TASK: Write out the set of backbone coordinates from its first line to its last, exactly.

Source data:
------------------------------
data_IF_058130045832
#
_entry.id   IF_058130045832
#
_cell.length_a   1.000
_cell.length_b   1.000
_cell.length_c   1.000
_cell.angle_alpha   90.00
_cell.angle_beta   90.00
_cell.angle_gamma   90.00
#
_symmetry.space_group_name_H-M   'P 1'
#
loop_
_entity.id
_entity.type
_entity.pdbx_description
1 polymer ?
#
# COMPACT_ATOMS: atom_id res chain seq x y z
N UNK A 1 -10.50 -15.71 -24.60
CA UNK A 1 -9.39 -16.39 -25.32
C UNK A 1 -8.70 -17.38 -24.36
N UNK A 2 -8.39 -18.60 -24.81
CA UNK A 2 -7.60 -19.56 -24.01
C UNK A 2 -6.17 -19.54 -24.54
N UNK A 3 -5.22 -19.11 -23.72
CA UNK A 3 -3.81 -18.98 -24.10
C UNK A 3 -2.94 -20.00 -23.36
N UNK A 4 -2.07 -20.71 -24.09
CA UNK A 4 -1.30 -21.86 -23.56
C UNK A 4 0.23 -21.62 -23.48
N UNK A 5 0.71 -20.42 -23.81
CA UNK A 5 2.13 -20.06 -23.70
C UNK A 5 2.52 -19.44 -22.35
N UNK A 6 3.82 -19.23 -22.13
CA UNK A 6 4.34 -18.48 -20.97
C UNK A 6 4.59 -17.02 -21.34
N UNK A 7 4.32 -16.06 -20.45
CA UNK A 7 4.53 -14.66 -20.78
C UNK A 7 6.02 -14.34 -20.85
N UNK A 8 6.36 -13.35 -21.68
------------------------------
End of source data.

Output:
data_IF_058130045832
#
_entry.id   IF_058130045832
#
_cell.length_a   1.000
_cell.length_b   1.000
_cell.length_c   1.000
_cell.angle_alpha   90.00
_cell.angle_beta   90.00
_cell.angle_gamma   90.00
#
_symmetry.space_group_name_H-M   'P 1'
#
loop_
_entity.id
_entity.type
_entity.pdbx_description
1 polymer ?
#
# COMPACT_ATOMS: atom_id res chain seq x y z
N UNK A 1 -10.50 -15.71 -24.60
CA UNK A 1 -9.39 -16.39 -25.32
C UNK A 1 -8.70 -17.38 -24.36
N UNK A 2 -8.39 -18.60 -24.81
CA UNK A 2 -7.60 -19.56 -24.01
C UNK A 2 -6.17 -19.54 -24.54
N UNK A 3 -5.22 -19.11 -23.72
CA UNK A 3 -3.81 -18.98 -24.10
C UNK A 3 -2.94 -20.00 -23.36
N UNK A 4 -2.07 -20.71 -24.09
CA UNK A 4 -1.30 -21.86 -23.56
C UNK A 4 0.23 -21.62 -23.48
N UNK A 5 0.71 -20.42 -23.81
CA UNK A 5 2.13 -20.06 -23.70
C UNK A 5 2.52 -19.44 -22.35
N UNK A 6 3.82 -19.23 -22.13
CA UNK A 6 4.34 -18.48 -20.97
C UNK A 6 4.59 -17.02 -21.34
N UNK A 7 4.32 -16.06 -20.45
CA UNK A 7 4.53 -14.66 -20.78
C UNK A 7 6.02 -14.34 -20.85
N UNK A 8 6.36 -13.35 -21.68